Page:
The Russian Association for Electronic Communications, a tech trade association, reported in March that as many as 70,000 tech workers had fled Russia since late February. The organization’s economists expect that number to more than double by summer.
But Russians who are fleeing may not be welcomed with open arms in other countries, even if they disagree with the war. Dina Temple-Raston is the host of the podcast “Click Here.” Below, Temple-Raston tells the stories of two tech workers who got out of Russia.
Twenty-two-year-old Nikita Shevchenko bought a ticket out of Russia on Feb. 24, the day the invasion of Ukraine began. Now, he finds himself in a small apartment in San Francisco’s trendy Mission District, which is where I met up with him.
“Super nice to meet you,” I said to him. “Nice to meet you, too,” he replied.
I tell him, “Welcome to America,” and he laughs, saying, “Land of dreams.”
If the tech trade association’s predictions are accurate, some 10% of Russia’s information technology workforce will have joined the exodus.
“As soon as the war happened, just all of my plans changed like completely within basically 30 minutes,” Shevchenko said. And while he said he and his IT friends are glad to have escaped, they are finding the outside world downright hostile.
A potential investor for Shevchenko’s website building company told him to “go to hell” when he found out he was Russian. And that happened even though Shevchenko has helped his Ukrainian employees flee the fighting.
“So we [are] relocating them,” he said. “We paid for the tickets to different countries, like in Europe so that they will just leave and so that they can work and their families will be safe.” Now, he says his Russian employees are opting to leave, too.
Some tech workers are leaving high-profile positions, like Natalia Chebotar, who used to be chief strategy officer for the education division of Yandex, a kind of Russian-language Google. She helped introduce digital textbooks into Russian schools.
“My textbooks are now used by 20,000 schools in Russia,” she said. “That’s half of all schools in Russia.”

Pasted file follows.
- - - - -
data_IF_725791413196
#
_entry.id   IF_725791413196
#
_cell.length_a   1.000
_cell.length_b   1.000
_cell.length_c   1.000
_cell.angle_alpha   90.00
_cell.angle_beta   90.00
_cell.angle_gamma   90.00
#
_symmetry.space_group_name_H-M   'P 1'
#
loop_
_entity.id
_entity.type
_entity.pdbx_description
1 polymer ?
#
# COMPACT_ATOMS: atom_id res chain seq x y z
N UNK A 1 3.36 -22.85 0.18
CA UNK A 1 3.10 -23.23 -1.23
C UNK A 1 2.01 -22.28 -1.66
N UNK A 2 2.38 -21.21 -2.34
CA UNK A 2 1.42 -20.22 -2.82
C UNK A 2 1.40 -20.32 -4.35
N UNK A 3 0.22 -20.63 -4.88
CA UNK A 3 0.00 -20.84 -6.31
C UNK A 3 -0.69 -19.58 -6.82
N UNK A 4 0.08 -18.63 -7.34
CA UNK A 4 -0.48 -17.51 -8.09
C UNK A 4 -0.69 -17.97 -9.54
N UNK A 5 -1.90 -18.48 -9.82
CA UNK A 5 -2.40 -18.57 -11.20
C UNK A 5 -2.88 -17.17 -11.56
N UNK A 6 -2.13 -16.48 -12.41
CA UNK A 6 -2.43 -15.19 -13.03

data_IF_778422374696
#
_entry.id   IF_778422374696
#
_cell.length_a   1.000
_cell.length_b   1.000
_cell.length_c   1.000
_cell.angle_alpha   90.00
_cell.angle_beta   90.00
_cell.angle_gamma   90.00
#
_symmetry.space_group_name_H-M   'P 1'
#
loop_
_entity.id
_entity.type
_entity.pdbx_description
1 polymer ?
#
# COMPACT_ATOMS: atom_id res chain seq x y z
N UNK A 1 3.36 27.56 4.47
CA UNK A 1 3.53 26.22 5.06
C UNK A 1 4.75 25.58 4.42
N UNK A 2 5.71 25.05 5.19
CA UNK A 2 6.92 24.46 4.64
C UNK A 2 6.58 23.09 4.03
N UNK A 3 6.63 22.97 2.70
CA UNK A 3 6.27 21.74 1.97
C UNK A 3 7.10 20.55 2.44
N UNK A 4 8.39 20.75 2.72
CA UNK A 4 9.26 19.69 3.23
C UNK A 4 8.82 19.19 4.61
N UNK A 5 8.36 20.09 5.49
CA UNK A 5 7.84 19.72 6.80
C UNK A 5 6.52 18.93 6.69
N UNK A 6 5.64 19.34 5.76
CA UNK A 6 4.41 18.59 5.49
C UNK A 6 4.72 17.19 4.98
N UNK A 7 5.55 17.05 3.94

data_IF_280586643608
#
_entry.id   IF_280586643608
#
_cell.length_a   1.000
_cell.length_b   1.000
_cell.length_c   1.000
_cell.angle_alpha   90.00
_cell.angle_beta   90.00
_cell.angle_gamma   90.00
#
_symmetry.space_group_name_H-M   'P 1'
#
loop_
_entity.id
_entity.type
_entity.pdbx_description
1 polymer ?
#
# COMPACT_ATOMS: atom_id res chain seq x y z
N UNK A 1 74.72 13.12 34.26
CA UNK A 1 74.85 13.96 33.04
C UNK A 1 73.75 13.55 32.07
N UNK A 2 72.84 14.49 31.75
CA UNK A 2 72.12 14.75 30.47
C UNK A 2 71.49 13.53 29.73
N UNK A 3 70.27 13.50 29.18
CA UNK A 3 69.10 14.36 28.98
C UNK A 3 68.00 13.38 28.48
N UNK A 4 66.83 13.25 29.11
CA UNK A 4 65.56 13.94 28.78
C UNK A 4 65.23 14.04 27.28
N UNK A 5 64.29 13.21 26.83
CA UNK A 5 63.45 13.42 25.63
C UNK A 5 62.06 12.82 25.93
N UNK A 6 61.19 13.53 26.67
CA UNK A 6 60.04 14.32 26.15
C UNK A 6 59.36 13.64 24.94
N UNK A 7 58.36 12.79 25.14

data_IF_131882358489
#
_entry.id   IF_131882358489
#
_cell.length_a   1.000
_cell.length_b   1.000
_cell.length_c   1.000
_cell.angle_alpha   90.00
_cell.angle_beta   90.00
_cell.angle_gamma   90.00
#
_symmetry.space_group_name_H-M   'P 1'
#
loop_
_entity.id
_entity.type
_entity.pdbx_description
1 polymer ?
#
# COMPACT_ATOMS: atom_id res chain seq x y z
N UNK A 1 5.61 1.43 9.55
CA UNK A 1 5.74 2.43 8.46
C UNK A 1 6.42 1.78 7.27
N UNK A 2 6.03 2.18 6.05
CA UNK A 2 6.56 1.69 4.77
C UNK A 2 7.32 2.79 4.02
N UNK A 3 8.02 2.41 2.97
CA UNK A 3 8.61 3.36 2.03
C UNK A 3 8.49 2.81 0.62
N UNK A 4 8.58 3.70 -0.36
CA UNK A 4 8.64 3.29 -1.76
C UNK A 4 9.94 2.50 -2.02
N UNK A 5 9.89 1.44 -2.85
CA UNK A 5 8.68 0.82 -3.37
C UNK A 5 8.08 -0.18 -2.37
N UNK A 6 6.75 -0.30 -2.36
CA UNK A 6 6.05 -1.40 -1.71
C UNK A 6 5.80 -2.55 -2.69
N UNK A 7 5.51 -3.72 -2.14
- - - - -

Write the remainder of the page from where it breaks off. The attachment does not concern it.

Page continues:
Chebotar said Russia’s big tech exodus started before the war, when President Vladimir Putin began to crack down on dissent. She decamped to Tbilisi, Georgia, and says it’s been hard because no one wants to help Russians right now.
“Most of [the] Russians who flee, they can’t even think about asking for help,” Chebotar said. “So, we have different kinds of groups [where] different Russian people help each other. But it’s not like every road is open for you. It’s not.”
It’s clear that the fighting isn’t going to end any time soon. Chebotar is making plans for her daughter to enroll in a school in Tbilisi in the fall.
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And even as tech workers try to leave, multinational companies are winding down their own presence in Russia as well. TechRadar has a piece about IBM doing just that, starting with letting go of local staff. That follows moves from companies like Facebook, Twitter and Microsoft, who have either been banned or withdrawn on their own due to the war.
In a memo about the decision, the company said Russian IBM workers “through no fault of their own have endured months of stress and uncertainty,” and pledged to take “all reasonable steps” to support them through the transition.
Of course, not all Russian tech workers are leaving. ABC News has a story about pro-Kremlin content creators who have grown their audience by pushing out disinformation about the war. They’re stepping in to fill the content void left by the absence of global social media networks.